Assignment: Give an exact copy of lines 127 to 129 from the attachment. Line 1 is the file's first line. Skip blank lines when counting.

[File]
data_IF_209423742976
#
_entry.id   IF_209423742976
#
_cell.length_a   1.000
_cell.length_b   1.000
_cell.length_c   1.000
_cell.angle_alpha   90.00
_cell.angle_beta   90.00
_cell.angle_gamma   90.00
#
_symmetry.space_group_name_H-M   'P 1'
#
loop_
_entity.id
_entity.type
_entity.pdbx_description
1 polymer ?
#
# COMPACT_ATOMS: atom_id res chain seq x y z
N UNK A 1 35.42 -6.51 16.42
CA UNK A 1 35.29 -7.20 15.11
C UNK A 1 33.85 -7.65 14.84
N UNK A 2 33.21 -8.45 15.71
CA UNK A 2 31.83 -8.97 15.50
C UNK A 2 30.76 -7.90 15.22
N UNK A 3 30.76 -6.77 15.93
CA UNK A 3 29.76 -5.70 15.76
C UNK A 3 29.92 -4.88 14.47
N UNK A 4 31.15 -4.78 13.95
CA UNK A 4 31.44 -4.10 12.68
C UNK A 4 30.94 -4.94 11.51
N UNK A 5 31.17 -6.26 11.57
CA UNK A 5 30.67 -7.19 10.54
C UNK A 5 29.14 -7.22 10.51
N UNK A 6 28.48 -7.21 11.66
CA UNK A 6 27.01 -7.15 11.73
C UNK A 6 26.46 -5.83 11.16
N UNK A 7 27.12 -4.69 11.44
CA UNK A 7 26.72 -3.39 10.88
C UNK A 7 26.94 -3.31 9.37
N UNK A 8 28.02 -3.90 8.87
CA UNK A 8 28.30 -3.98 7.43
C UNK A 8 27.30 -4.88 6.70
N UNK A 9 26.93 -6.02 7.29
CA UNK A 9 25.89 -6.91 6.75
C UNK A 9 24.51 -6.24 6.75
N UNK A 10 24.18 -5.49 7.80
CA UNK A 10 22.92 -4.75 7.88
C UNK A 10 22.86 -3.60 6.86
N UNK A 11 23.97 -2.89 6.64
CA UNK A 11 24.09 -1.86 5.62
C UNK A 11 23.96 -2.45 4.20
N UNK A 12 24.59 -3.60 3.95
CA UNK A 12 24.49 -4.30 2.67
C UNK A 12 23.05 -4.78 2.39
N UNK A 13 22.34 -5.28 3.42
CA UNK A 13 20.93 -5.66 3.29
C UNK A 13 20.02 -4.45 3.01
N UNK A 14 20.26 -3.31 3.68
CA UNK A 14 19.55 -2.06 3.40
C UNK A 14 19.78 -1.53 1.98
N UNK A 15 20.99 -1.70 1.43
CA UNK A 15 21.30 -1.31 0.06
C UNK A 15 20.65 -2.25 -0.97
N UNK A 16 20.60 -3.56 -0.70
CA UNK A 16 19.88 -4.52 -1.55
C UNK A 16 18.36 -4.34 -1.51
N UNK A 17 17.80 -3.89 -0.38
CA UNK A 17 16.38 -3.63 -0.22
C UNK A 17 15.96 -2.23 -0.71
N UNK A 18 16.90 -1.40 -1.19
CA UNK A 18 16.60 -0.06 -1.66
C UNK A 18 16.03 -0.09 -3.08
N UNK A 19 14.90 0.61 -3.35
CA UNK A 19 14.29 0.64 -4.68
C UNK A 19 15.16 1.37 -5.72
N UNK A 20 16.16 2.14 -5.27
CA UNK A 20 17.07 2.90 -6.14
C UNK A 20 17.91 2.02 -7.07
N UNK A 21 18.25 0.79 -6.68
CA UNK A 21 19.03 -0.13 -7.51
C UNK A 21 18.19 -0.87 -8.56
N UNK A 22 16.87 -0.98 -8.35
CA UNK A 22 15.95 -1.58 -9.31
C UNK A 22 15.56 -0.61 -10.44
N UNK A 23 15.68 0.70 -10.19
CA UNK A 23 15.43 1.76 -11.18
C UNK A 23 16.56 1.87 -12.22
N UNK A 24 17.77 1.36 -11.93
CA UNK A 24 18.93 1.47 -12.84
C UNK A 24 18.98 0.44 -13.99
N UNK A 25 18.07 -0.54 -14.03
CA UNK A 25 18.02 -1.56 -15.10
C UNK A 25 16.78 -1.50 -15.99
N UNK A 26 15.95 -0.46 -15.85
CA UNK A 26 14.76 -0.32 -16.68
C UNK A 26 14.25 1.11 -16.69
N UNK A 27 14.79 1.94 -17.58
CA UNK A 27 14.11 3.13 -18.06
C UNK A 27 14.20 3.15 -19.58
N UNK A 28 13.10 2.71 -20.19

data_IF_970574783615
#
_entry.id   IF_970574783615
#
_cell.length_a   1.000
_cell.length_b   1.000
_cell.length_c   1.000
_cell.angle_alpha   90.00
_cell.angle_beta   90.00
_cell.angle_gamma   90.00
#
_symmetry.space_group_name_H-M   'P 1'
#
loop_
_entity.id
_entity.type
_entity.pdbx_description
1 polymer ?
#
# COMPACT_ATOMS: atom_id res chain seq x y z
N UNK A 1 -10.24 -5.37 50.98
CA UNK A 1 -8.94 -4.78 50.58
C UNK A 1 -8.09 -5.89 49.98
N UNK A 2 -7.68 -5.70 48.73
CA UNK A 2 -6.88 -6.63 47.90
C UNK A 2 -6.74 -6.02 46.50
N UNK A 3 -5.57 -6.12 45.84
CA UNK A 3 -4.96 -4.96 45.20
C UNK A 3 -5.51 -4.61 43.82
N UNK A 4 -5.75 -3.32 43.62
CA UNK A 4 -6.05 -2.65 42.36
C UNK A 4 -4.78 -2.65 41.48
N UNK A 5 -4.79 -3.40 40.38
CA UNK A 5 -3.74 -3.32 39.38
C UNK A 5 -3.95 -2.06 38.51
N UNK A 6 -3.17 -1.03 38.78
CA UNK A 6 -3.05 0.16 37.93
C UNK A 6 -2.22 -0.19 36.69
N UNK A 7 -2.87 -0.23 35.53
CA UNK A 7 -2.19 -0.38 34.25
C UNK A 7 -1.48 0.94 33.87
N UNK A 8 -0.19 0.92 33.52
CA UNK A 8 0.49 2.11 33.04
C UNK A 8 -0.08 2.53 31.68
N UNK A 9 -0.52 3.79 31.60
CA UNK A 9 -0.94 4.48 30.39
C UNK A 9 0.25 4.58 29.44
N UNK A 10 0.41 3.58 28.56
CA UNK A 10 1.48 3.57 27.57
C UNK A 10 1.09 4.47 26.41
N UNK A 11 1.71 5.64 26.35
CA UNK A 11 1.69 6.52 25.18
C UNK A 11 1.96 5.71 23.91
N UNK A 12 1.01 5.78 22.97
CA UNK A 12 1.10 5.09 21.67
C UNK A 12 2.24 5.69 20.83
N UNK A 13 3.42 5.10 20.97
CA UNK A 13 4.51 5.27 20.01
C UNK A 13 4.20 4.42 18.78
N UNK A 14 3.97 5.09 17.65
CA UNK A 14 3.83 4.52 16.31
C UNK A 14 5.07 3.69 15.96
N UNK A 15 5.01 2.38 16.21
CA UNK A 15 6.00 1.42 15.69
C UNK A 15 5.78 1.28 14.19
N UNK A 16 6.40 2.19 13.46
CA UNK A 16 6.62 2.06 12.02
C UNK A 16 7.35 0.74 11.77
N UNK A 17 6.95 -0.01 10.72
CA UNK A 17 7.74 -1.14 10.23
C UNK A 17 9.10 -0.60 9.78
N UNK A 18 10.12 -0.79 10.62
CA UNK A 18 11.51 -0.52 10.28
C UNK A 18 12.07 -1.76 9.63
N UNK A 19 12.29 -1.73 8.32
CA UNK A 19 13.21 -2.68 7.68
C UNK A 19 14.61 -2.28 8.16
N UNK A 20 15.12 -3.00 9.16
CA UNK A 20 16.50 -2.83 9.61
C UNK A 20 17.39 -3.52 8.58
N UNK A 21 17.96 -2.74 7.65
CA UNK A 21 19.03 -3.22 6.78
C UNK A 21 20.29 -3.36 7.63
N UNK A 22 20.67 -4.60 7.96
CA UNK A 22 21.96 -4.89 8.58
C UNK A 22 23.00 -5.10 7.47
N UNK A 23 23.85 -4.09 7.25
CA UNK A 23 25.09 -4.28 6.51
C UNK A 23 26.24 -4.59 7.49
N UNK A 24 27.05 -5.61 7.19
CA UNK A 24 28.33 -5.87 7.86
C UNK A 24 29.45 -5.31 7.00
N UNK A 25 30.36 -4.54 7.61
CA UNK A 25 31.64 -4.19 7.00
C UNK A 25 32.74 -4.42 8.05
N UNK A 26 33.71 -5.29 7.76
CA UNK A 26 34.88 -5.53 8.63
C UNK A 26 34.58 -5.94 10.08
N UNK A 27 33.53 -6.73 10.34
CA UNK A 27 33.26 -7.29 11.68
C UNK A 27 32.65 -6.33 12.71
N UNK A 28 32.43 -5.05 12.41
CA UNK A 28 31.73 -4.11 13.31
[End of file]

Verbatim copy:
CA UNK A 2 -6.88 -6.63 47.90
C UNK A 2 -6.74 -6.02 46.50
N UNK A 3 -5.57 -6.12 45.84